NO. 2: MASTERY OF THE COMMMODITY
R: What were you saying about musical judgement?
E: Musical judgement is your worst enemy.
E: I suppose itʼs that thing of what to me seem like really amazing musicians improvising, or composing or playing to me seems like the most boring way to make music. And again I think itʼs a conservative tendency to the idea that you need to develop material at a certain pace isn't it?
R: Improv tempo.
A: Well itʼs very much the temporality that has caused the crisis in improvisation I think we're going through.
R: With no formal rigor either. Improvisation presents more clichéd beginnings and ends than a first year composition student. You been to Berlin recently?
A: People don't address form and structure on that temporal level as much as it should be thought about. At lot of the discipline has gone into timbral research... .
R: When I was in my 20s, there was this kind of deification of the timbre – other musical elements were deemed nowhere near as important. As far as I could tell you could get away with a lot by just making various gradations of white noise on your instrument, and then saying you were influenced by electronic music.
A: Yeah... all of the other aspects of real-time decision making have gone by the wayside. In 99% percent of cases.
E: So then the two alternatives are stasis or this kind of autistic...
A: Yeah this kind of autistic skronkiness, or even the third alternative is the directed improvisation, where you have these kinds of block forms, crashing in over each other, which in themselves are either static or autistic. So you have this very simplistic relationship between stasis and autism.
E: I guess that's always a tough crisis to have if you feel like you've run through the alternatives, and none of them feel like valid musical practice.
R: Yeah and with all of its promise of presenting an alternative, underground music culture has an equally crippling hierarchy as the concert hall. It has the same problems of gender inequality, dodgy ideologies, assumed greatness and lack of technical commitment...
A: But it was what Erkki was saying about Tony Burr yesterday - the lexicon is so broad, and that's ultimately the goal: is to have a broad lexicon within one's own technical ability. A rhythmic lexicon, a timbral lexicon, a pitch-related lexicon and a dynamic lexicon. Those are the four things we should all attempt to master, more or less..
E: Or research and develop...
R: Or attempt to invent for ourselves...
A: Because then, then, it is relevant: the argument is on an equal level to composing, I would say.
E: Sure, of course.
A: If you can find players who can deal with those four elements on that level. Otherwise its just a fucking defensive, silly argument.
E: Yeah sure but itʼs the same with composition: itʼs pretty rare to find people who have those qualities under their control in composition as well.
R: Most composers are letting Sibelius or Finale make the call. I think weʼre currently seeing the interface drive musical decision making more than ever. To be any good, the first thing to learn is how to resist technology – like backstage cask wine at a French improv festival. A; Absolutely! Its already rare that composers are even considering musical elements on any kind of detached, objective level, as much as it is possible to be objective in that sense, of just simply saying: you can do this, or you can do that. I don't think that most people are even there. Most people are thinking: if I do this, this person will like me. If I do this, I'm going to get this prize...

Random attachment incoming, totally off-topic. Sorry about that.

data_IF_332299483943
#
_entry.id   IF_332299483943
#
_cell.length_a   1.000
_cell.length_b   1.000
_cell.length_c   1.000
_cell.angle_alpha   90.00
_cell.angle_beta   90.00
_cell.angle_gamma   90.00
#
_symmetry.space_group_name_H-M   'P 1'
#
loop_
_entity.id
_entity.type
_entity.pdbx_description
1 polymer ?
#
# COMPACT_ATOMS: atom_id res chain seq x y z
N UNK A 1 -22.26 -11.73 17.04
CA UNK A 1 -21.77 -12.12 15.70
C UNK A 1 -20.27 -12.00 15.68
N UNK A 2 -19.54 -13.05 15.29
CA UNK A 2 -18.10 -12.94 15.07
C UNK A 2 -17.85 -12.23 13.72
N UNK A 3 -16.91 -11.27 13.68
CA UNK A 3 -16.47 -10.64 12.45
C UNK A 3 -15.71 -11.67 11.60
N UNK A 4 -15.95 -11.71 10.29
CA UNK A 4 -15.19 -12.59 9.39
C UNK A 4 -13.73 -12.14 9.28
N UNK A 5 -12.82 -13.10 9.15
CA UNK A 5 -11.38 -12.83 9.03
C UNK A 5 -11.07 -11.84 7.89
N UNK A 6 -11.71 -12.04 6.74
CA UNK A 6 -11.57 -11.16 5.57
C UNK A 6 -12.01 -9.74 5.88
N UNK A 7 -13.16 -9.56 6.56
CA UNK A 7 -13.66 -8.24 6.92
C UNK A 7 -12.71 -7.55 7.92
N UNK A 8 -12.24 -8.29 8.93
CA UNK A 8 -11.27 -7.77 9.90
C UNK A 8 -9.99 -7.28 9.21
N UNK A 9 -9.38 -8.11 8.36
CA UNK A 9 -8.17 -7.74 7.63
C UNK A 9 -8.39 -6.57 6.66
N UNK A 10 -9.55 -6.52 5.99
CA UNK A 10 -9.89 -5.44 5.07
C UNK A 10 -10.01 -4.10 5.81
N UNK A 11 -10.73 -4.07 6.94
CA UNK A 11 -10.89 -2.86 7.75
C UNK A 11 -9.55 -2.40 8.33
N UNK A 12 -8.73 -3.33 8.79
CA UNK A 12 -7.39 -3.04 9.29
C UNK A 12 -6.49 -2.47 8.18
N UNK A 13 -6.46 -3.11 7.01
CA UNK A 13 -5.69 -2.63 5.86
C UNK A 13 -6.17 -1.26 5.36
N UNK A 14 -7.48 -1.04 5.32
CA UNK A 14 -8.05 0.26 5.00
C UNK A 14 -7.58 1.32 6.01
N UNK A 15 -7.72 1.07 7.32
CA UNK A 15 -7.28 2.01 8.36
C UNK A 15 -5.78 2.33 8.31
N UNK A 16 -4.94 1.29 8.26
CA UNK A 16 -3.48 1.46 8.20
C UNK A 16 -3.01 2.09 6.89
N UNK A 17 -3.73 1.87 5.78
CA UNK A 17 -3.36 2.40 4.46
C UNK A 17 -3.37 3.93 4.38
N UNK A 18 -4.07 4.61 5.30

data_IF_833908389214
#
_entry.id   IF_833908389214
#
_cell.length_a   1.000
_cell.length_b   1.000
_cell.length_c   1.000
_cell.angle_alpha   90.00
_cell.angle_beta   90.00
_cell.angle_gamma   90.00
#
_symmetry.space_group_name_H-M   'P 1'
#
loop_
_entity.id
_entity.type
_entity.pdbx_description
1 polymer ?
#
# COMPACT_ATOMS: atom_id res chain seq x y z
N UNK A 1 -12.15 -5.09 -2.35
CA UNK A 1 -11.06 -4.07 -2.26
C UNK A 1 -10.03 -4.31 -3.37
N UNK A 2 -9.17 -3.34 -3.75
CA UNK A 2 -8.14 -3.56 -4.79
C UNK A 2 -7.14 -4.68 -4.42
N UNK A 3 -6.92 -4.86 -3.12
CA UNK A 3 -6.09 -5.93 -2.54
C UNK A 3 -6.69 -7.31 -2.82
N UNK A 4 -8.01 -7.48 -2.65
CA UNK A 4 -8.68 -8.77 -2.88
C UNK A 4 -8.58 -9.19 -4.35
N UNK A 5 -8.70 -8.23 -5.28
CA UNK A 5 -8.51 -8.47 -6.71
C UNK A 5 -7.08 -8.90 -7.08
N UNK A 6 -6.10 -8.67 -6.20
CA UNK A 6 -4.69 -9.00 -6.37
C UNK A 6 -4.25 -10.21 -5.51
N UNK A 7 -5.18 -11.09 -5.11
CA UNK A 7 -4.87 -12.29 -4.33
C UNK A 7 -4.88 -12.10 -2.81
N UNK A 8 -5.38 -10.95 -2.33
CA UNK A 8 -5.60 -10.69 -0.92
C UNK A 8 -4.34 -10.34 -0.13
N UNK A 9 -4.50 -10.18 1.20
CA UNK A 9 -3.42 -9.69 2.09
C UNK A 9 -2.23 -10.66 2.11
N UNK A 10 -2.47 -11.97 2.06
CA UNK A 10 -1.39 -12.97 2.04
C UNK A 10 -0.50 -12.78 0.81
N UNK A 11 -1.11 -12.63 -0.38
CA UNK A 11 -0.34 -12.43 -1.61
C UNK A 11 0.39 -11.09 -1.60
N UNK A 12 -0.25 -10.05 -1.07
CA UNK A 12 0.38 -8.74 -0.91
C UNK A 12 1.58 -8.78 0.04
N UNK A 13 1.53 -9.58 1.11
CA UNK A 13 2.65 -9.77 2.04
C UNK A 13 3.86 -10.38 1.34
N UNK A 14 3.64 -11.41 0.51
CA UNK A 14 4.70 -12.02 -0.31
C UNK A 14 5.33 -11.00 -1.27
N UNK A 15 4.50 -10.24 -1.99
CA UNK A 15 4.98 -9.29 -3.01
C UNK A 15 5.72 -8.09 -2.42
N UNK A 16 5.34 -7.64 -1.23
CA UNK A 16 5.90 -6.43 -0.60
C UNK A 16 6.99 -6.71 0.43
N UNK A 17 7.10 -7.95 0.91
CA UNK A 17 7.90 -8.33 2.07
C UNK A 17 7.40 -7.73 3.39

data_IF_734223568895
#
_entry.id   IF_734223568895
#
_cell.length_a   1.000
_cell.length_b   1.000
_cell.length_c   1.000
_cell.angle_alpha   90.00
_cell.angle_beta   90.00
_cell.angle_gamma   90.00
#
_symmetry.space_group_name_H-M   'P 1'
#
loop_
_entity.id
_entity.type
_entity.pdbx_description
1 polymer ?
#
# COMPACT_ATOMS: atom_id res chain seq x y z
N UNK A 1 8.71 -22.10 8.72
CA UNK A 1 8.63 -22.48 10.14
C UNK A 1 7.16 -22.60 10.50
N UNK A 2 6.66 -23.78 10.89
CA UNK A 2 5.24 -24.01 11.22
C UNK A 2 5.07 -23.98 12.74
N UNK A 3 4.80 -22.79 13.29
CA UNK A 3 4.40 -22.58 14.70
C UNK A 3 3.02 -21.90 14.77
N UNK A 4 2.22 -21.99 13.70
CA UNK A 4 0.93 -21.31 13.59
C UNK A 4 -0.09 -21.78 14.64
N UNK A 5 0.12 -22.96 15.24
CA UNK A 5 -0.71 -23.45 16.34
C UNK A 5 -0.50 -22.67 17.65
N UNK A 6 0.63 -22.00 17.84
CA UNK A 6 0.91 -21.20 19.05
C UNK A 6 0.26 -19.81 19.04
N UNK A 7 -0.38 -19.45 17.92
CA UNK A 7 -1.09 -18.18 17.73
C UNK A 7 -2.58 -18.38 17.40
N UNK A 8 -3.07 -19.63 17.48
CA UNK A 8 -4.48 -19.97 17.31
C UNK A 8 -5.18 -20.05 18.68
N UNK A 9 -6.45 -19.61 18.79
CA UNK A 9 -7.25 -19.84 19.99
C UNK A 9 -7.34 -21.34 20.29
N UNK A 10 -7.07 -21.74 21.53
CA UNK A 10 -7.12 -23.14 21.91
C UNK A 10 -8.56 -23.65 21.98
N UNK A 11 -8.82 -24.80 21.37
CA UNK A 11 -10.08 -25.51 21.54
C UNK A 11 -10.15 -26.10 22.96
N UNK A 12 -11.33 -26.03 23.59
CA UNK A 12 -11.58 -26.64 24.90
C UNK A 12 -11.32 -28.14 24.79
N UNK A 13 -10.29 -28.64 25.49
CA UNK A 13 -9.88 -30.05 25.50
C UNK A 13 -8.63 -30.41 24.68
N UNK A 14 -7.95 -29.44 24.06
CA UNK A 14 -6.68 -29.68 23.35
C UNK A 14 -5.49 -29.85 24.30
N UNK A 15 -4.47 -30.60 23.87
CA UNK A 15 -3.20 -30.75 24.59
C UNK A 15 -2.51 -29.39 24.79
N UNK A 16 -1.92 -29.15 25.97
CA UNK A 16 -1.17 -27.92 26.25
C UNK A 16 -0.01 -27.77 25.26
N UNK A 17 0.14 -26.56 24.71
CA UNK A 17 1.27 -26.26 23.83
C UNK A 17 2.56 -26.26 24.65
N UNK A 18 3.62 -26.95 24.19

E: Yeah its a goal-oriented practice... .
R: Well most new music premieres are like a messy one night stand that both parties want to forget anyway, maybe because new music pamphlets frequently share their visual aesthetics with singles websites...
A: ... If do this, this person will play it. If I do this, I'm going to get on this label. If I do this I'm going to get into the festival.
E: Yeah, and that's about mastery of the commodity.
A: Yeah ultimately the work just exists to make money or indulge someone's narcissism, rather than actually figuring something out on a sonic level and/or dealing with the acoustic reality of the materials available to you.
R: It has become so much more about the network rather than the work. Artists trade career monologues, not ideas.
E: Itʼs been interesting that Herzog on Herzog book, because he talks about how... I mean, he's completely contradictory of course, or self-contradictory, and its obviously a deliberate provocation.
A: Very important, in a way.
E: Well if you're a thinking person its impossible not to be self-contradictory.
R: Well, habit is a great deadener -- you have to learn how to enjoy your contradictions and neuroses, otherwise youʼll never make it.
A: That's why we're all so fucking depressed.
E: His opinion is that art is over. Obviously one of the questions is that: do you consider yourself an auteur in the tradition of Godard or Eisenstein. In this book at least he says he thinks of himself as a skilled craftsman, like a medieval skilled craftsman, who is working out techniques to create a whole that is satisfactory in some kind of conceptual way.
A: Or the experience of the object offers... .
E: His goal is that ecstatic truth thing. So obviously... .
A: "That ecstatic truth thing"... (laughs)
E: Well which is why he doesn't really divide his films into fiction and non-fiction, or documentary and narrative, because he's always searching for the same thing, which is the idea of some kind of ecstatic, sublime state of being, that comes from reality.
A: So finding out some kind of core truth, and in the experience of discovering that, you have your own kind of revelation.